Schiff Introduces Bill to Ensure Restitution is not Lost Due to a Criminal Defendant's Death

Washington D.C. – Representative Adam Schiff, member of the House Judiciary Committee, today introduced bipartisan, bicameral legislation that will ensure victims do not lose their right to restitution when a criminal defendant dies prior to the appeals process.  The Preserving Crime Victims’ Restitution Act (H.R. 6374) was conceived to fix a loophole recently highlighted in former Enron CEO Kenneth Lay’s criminal case.  Under current common law, convictions can be dismissed if a defendant dies before his appeal is final. 

On October 17, U.S. District Judge Sim Lake, of the Southern District of Texas, dismissed the criminal convictions of Enron founder Kenneth Lay in the wake of his death, even after Lay had been found guilty of 10 criminal charges, including securities fraud, wire fraud involving false and misleading statements, bank fraud and conspiracy.

“This is common sense bipartisan legislation that will protect victims’ rights in criminal cases,” Schiff said.  “As a former federal prosecutor, I know firsthand the importance restitution plays in helping to compensate for at least some of the harm suffered by victims of crime.  I’m hopeful we can pass this bill quickly and get it to the President’s desk for his signature before the end of the year.”

H.R. 6374 is cosponsored in the House by Louie Gohmert (R-TX) and Tom Feeney (R-FL). Companion legislation was introduced in the Senate by Senators Dianne Feinstein (D-CA) and Jeff Sessions (R-AL) who worked in coordination with the Department of Justice.

“This bipartisan bill offers a straightforward mechanism for the Justice Department to use to ensure that hard-won convictions are upheld, even in cases when a defendant dies before the completion of the appeals process,” Senator Feinstein said. “This will protect the restitution rights of the Enron victims and others who have suffered similar crippling financial losses because of corporate malfeasance.”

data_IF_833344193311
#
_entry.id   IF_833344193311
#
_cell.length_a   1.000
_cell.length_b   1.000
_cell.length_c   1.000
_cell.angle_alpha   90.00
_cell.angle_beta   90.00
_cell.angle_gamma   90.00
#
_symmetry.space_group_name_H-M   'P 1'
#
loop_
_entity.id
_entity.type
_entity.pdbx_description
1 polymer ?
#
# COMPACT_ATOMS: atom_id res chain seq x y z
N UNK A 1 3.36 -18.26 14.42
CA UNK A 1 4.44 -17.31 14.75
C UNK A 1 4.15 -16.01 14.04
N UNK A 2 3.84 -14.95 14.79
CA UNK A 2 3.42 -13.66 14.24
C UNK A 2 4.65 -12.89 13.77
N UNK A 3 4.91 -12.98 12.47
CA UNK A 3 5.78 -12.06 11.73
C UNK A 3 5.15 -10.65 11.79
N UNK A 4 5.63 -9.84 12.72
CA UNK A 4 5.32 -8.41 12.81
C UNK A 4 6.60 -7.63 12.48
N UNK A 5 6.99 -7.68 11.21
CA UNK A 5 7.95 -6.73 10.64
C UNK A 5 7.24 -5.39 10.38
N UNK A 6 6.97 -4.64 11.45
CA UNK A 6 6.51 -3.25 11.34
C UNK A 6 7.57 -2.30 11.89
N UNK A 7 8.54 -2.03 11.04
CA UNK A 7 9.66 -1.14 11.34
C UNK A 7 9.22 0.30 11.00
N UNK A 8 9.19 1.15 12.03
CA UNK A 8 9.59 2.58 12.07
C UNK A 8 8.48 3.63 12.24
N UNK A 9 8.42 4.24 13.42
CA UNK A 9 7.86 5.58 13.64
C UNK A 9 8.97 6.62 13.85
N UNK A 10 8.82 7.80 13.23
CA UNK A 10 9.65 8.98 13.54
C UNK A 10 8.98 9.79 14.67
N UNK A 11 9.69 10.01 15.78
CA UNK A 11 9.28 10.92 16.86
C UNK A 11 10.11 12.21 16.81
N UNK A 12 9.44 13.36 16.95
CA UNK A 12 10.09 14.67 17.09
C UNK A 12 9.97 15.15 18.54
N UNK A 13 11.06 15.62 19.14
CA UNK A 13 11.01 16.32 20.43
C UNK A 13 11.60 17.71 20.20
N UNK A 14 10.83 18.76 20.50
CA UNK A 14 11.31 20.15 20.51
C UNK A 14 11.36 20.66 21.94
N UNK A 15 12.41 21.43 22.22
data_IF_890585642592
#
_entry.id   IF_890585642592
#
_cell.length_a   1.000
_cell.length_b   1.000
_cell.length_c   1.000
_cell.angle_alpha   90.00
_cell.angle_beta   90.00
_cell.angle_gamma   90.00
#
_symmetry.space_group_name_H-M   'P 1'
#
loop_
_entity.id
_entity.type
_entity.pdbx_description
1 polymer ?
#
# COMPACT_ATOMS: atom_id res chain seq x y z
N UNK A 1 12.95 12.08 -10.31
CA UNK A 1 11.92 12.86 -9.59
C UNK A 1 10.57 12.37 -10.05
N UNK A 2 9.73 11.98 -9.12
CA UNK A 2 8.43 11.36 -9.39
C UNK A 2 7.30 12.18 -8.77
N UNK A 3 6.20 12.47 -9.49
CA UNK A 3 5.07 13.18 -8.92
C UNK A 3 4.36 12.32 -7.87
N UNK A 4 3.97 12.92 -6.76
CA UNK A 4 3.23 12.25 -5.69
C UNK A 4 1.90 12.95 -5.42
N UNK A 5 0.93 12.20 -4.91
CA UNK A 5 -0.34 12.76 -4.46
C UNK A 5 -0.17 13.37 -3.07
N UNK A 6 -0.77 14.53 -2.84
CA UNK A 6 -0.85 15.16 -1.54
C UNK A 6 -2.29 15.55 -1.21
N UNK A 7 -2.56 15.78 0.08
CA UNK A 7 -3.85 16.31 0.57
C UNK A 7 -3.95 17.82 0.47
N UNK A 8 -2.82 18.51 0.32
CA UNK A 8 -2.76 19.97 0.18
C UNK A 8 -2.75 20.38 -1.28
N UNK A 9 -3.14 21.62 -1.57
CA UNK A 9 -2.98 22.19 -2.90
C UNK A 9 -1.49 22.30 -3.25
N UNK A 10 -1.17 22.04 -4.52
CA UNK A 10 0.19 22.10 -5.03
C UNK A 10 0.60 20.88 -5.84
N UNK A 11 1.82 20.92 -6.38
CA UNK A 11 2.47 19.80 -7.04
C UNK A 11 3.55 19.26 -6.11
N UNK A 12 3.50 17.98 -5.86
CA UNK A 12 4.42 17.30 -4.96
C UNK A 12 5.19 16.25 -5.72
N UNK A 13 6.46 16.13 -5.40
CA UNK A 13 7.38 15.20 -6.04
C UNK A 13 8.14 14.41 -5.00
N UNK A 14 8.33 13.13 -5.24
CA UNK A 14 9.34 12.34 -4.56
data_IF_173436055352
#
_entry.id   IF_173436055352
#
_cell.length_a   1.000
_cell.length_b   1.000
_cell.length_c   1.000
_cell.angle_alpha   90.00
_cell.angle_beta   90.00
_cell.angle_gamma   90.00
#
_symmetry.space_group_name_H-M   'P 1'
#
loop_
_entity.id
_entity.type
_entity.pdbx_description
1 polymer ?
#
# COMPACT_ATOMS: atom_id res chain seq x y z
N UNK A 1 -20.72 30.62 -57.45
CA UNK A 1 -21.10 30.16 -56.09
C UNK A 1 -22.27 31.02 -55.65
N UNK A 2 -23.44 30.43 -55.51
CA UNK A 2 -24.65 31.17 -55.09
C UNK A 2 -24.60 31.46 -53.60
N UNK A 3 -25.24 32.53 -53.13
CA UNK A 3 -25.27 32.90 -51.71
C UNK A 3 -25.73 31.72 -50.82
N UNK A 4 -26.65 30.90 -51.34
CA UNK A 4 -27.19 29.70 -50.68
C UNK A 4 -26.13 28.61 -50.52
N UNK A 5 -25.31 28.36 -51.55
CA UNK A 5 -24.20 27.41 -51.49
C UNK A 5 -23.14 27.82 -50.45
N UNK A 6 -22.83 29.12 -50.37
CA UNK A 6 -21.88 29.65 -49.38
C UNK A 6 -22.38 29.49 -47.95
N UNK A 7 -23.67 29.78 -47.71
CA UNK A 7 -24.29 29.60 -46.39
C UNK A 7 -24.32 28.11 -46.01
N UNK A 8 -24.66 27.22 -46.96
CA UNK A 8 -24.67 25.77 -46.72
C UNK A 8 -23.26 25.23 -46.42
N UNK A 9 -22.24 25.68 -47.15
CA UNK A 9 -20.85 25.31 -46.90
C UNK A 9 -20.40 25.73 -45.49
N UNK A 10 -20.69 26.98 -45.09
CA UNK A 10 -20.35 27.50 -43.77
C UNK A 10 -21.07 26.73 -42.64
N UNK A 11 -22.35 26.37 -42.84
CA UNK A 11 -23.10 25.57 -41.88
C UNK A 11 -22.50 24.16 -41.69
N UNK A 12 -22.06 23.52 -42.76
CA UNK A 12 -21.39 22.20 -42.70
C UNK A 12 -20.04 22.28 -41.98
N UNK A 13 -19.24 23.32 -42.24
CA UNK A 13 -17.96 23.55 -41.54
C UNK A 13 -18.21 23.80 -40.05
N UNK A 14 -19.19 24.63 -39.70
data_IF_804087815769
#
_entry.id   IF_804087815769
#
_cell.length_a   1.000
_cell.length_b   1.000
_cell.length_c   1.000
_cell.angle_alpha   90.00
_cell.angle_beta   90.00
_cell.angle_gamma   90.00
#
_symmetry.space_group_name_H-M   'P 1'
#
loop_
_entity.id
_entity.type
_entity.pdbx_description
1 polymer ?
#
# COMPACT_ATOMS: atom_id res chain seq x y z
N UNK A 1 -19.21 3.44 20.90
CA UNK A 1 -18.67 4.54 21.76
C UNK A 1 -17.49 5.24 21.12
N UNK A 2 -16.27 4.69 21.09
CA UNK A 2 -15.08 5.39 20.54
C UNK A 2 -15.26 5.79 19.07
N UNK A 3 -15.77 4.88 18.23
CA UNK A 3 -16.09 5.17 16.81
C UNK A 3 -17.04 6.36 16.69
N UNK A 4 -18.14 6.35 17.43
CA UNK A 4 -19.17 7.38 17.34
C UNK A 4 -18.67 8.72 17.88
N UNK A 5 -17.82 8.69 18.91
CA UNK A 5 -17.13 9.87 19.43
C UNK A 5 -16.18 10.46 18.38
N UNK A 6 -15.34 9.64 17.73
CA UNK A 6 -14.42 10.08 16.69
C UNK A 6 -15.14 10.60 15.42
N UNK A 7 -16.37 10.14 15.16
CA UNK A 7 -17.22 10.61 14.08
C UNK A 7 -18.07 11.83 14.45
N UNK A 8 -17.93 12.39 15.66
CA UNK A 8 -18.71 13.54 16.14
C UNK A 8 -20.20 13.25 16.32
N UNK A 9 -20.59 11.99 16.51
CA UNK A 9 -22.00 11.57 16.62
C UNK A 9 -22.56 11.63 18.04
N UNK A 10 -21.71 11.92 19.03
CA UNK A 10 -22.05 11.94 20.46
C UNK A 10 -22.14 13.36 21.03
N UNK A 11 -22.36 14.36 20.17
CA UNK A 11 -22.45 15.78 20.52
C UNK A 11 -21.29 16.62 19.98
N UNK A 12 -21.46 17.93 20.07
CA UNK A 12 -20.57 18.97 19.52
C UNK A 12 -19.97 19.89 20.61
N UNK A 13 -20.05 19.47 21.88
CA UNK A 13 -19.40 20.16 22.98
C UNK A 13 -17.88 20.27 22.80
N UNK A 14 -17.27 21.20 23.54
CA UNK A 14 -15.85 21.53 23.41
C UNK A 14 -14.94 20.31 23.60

The Preserving Crime Victims’ Restitution Act would clarify the legal procedures surrounding the death of a criminal defendant before the case has completed the appeals process.  Specifically, the bill would:

  • Establish that, if a defendant dies after being convicted of a federal offense, his conviction will not be vacated.  Instead, the court will be directed to issue a statement stating that the defendant was convicted (either by a guilty plea or a verdict finding him guilty) but then died before his case or appeal was final;
  • Codify the current rule that no further criminal punishments can be imposed on a person who is convicted if he dies before a sentence is imposed or he had an opportunity to appeal his conviction;
  • Clarify that, unlike criminal punishment, all other relief (such as restitution to the victims) that could have been sought against a convicted defendant, can continue to be pursued and collected after the defendant’s death;
  • Establish a process to ensure that after a person dies, a representative of his estate can challenge or appeal his conviction and can secure a lawyer or have one appointed; and
  • Grant the government an additional two years after the defendant’s death to recover assets through a civil forfeiture lawsuit that it had already sought though a similar criminal action.

Congressman Schiff is a former Assistant U.S. Attorney and represents California’s 29th Congressional District, which includes the communities of Alhambra, Altadena, Burbank, East Pasadena, East San Gabriel, Glendale, Monterey Park, Pasadena, San Gabriel, South Pasadena and Temple City.